“[T]he reliability of evidence can be determined not only by looking at the evidence alone but, alternatively, by considering sufficient additional information permitting the factfinder to assess its reliability.” Bensayah v. Obama, 610 F.3d 718, 725-26 (D.C. Cir. 2010). The only piece of extrinsic evidence the district court relied on does nothing to weaken the presumption of regularity. The district court found Latif was captured with medical records in his possession. based on a government document’s statement to that effect. . The record contains a medical benefits referral from Yemen’s Ministry of Defense, a “medical report” from a Jordanian Hospital confirming that Latif was admitted in 1994 for a “head injury,” and a report from Yemen’s Ministry of Public Health recommending in 1999 that Latif pursue further treatment at his own expense. This evidence corroborates Latif’s assertions about his medical condition and incidentally corroborates the Report’s description of his medical trip to Jordan-but it does nothing to undermine the reliability of the Report. The Government is tasked with proving Latif was part of the Taliban or otherwise detainable-not disproving Latif’s asserted medical condition. There· is no inconsistency between Latif’s claim that Ibrahim promised him medical treatment and the Report’s statement that Ibrahim recruited him for jihad. Both may be true. For example, Ibrahim could have promised Latif the medical treatment he needed to induce him join the Taliban.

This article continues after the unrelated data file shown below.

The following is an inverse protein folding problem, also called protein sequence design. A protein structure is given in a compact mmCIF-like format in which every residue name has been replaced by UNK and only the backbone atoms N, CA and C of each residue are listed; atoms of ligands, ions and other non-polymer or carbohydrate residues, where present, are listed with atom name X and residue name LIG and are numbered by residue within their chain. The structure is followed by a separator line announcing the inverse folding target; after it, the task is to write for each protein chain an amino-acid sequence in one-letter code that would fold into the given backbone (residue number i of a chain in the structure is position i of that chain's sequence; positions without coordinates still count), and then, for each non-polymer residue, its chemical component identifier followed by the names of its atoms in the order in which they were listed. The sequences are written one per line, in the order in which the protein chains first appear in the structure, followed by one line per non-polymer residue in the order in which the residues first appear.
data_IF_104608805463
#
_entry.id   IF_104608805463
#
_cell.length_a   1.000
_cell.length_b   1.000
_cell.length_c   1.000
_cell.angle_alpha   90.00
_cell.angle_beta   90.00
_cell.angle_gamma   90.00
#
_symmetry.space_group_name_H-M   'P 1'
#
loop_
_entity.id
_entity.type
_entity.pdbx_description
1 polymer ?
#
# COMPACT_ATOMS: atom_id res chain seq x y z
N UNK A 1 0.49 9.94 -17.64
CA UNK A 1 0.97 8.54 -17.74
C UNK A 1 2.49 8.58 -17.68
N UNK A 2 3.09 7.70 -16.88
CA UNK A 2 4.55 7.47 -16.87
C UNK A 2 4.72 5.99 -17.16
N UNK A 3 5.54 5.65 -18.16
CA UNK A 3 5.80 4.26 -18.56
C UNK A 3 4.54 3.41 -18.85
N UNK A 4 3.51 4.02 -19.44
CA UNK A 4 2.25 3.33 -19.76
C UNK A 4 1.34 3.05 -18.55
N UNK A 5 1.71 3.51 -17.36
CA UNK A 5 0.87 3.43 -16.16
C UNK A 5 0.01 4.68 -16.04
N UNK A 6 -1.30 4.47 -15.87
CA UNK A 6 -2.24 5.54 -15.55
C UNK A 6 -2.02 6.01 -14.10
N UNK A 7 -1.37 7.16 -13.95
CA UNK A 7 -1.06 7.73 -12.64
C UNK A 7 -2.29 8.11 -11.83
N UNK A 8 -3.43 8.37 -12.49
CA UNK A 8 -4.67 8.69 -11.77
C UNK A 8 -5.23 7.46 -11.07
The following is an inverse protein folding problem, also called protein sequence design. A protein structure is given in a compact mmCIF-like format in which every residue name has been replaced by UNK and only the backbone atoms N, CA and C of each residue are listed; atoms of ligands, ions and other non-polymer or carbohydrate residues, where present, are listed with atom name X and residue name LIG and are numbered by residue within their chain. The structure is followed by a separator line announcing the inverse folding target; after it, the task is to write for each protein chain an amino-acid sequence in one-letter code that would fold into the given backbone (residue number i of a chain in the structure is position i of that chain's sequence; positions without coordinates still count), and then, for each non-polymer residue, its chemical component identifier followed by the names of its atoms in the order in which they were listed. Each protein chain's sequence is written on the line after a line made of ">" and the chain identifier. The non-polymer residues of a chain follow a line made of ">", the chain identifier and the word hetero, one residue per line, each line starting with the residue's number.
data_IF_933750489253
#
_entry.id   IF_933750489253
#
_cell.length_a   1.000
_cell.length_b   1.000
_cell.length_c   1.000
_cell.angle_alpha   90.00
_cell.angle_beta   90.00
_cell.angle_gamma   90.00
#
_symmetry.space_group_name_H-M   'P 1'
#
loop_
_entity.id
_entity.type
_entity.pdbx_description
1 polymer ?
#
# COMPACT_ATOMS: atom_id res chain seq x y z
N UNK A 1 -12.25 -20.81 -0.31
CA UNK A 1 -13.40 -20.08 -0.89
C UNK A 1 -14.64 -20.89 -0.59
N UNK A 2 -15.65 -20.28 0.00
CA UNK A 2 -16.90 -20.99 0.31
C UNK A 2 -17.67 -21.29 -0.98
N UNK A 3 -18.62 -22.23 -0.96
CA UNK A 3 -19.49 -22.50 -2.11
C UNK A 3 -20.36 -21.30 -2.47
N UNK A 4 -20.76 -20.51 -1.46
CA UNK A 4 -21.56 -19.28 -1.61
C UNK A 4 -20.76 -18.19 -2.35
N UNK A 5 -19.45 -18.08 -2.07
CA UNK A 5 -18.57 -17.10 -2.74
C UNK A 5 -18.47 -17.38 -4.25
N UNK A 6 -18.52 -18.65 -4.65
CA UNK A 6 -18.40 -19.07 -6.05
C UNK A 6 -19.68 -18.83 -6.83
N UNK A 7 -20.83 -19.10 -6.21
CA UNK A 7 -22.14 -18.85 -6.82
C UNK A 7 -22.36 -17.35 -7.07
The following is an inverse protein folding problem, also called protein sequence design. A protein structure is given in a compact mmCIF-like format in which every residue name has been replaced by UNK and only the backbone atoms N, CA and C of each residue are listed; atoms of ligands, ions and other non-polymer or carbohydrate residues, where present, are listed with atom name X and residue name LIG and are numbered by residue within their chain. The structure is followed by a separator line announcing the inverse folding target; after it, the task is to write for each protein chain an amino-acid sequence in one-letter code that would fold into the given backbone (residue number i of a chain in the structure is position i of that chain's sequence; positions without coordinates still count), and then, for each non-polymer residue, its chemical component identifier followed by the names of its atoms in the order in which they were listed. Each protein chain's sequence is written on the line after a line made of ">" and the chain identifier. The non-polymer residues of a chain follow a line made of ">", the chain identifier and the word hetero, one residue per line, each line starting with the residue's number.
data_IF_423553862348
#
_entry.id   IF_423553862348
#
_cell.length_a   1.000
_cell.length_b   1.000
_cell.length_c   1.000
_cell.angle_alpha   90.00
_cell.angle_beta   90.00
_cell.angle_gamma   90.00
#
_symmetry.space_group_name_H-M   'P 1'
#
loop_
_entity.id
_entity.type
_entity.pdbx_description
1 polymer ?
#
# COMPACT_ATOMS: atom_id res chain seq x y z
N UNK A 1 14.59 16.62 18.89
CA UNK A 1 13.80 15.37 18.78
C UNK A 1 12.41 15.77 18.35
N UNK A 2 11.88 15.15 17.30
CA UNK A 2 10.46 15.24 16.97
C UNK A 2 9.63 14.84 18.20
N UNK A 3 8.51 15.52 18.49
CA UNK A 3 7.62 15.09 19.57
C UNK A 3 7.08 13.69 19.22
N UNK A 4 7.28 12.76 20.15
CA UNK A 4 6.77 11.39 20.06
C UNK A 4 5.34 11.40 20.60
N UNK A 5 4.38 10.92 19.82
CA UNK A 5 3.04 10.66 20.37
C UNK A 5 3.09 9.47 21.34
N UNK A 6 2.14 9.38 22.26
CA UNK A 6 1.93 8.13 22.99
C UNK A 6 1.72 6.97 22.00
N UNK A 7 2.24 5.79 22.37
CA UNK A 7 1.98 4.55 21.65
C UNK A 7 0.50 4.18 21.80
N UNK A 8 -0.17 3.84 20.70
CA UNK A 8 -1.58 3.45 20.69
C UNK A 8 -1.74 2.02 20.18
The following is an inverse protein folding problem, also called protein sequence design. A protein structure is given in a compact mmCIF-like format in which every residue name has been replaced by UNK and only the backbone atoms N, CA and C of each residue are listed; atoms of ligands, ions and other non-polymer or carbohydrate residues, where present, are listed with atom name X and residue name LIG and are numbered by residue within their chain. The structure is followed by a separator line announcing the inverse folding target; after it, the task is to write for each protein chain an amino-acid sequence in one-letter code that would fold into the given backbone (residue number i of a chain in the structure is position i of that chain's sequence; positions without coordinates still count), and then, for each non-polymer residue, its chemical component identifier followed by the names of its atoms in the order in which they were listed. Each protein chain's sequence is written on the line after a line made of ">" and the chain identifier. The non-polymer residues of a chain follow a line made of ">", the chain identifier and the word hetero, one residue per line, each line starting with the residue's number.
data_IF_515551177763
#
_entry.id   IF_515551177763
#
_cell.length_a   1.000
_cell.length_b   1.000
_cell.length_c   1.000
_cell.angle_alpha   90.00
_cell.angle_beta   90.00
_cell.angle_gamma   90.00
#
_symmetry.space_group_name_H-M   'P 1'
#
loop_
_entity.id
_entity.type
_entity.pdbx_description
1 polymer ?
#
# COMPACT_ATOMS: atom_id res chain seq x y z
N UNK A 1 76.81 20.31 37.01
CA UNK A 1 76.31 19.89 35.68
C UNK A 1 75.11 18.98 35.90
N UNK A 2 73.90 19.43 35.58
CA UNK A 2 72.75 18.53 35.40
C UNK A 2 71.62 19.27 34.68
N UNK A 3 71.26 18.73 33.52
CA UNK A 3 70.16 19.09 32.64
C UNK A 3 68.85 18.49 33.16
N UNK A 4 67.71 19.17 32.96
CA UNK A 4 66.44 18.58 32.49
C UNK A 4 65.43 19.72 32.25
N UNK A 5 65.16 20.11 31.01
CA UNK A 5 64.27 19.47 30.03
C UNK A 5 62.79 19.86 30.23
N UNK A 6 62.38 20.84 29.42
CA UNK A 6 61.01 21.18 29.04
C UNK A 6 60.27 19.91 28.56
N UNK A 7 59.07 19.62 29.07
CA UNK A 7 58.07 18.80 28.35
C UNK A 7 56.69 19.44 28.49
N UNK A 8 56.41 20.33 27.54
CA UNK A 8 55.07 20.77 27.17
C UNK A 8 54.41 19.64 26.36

That was awfully nice of Judge Rogers Brown, to fix the fundamental flaw in the government’s argument about presumption of regularity (that is, that they weren’t even affording their own documents the presumption of regularity).

But that makes Rogers Brown’s Wizard of Oz tale even more fantastic. She argues that because some witch–posing as a good witch, no doubt–told Latif he could find a new head from a wizard in Afghanistan, and because Latif went there with medical records in tow to meet that wizard, and according to a report she finds credible never once fired a shot, that constitutes proof that our poor Tin Yemeni Man in search of an uninjured brain was a member of the Taliban.